What if I draft 14 players with averages ranging from .230-.250? The model would give me a negative SGP. If I draft 14 players who hit 0 homers, I end up with 1 “point” for that category and the model will reflect that.

My solution would be to change the comparison you’re doing to value one player:

from this:
the average 13 man team + PlayerX
(minus)
the average 14 man team

to this:
the average 13 man team + PlayerX
(minus)
the average 13 man team + Player0

To find Player0:
1 – calculate the projected team BA for the average 13 man team + PlayerX for every player in your universe. Might want to exclude anyone who isn’t projected for 450 AB or more. You’re probably not drafting someone who won’t anyway.
2 – Find the lowest…this is Player0

It’s not different than finding value for the counting stats. You’re effectively assigning the player a numeric value based on what he adds over the worst possible (and practical) outcome in each category.

In the end, if I draft a bunch of .230-.250 players, the calculations should tell me I’m going to gain zero in the AVG category. Same as 0 HR.

But what’s the true impact?

Honestly, NONE, in practical terms. The deltas between players are what matter. And this change shouldn’t affect the order players are ranked in within the category or their relative worth overall. It just puts the ratio stats on the same scale as the other categories.

If there IS a danger, it would be that of perception while drafting. That people might under-prioritize the ratio stats because their scale, while relatively correct between players, is between -W and Y, rather than 0 and Z like the counting stats.

In fact, you could probably get pretty close to the same answer by calculating the difference between the current SGPs and the worst SGP in the player universe for that category. Doesn’t address the player 0 gripe, but should be directionally correct.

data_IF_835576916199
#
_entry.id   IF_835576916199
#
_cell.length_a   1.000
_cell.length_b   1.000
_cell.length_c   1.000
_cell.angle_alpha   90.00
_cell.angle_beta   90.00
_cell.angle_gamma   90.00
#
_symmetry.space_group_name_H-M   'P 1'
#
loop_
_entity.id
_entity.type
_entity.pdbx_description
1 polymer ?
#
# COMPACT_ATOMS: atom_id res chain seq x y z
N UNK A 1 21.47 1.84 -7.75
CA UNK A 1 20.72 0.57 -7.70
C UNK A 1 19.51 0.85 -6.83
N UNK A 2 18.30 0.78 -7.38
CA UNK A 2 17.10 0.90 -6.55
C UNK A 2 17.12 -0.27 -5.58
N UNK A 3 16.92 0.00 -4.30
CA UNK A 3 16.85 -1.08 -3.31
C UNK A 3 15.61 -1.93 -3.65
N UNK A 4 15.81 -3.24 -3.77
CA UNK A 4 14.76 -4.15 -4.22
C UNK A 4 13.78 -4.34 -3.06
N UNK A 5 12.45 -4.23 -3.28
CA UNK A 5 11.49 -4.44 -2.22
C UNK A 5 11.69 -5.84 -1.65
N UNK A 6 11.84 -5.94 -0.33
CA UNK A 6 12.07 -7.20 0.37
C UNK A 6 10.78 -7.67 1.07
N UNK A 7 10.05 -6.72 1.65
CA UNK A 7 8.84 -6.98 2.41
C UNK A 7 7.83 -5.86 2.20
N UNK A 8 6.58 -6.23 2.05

Thoughts?

1. Tanner Bell at |

Hi White Sock,

I do want to start by emphasizing one point you make, “What’s the true impact? Honestly, none, in practical terms… This change shouldn’t affect the order the players are ranked in within the category or their relative worth overall.”

I think that’s very well said. It was the thought I had in mind as I started to read your comment, but you said it better than I could have myself.

I do see a lot of merit in the change in calculation method that you propose. Have you tried this? I’d be curious to see what you come up with if you compare the method I wrote about to your proposal. What kind of change in dollar values for players might we see?

If you have not had an opportunity to try this, I will try to keep it on my radar for something to try next preseason.

Thanks for the suggestion.

Tanner

44. Zack at |

Quick question as this is my first time calculating SGPs: How do you define “top” batters when determining the # of at bats for the “top” 168 batters? Is this by the top 168 batting averages or the “top” fantasy players by earnings (and if it’s the latter, is that determined by the 2015 actuals or 2016 projections?)

Trying to avoid the old saying: Garbage in, Garbage out! (when it comes to modeling)

Same applies to ERA and WHIP too.

Many thanks!

45. Tanner at |

Hi Zack,

I figure this out in a pretty simplistic manner. I just sort the 2016 projections by at bats. For the most part, we end up drafting any player that plays full-time in the top 168, so it’s not that far from who the top 168 actually are.

You could get more involved here and make this a circular calculation. You can run the numbers first using the approach I just mentioned. And then when you’re all done, figure out who the top 168 actually are. Then take the numbers from that 168 and adjust your formulas to these new inputs.

You will probably find that doing that does not have much of an impact on the rankings.You can apply these same principles to the pitching categories. Just sort by IP to get the top 90 and go from there.

Hope that helps.

46. […] hundreds of thousands of words about this topic, and most try to quantify it via something called Standings Gain Points, which I only have a loose grasp on. Basically, it tells you how many Rotisserie points your team […]

47. […] I calculated a basic 12-team Standings Gain Points (SGP) value for each position. The formula helps to standardize different stats to a similar reference level. […]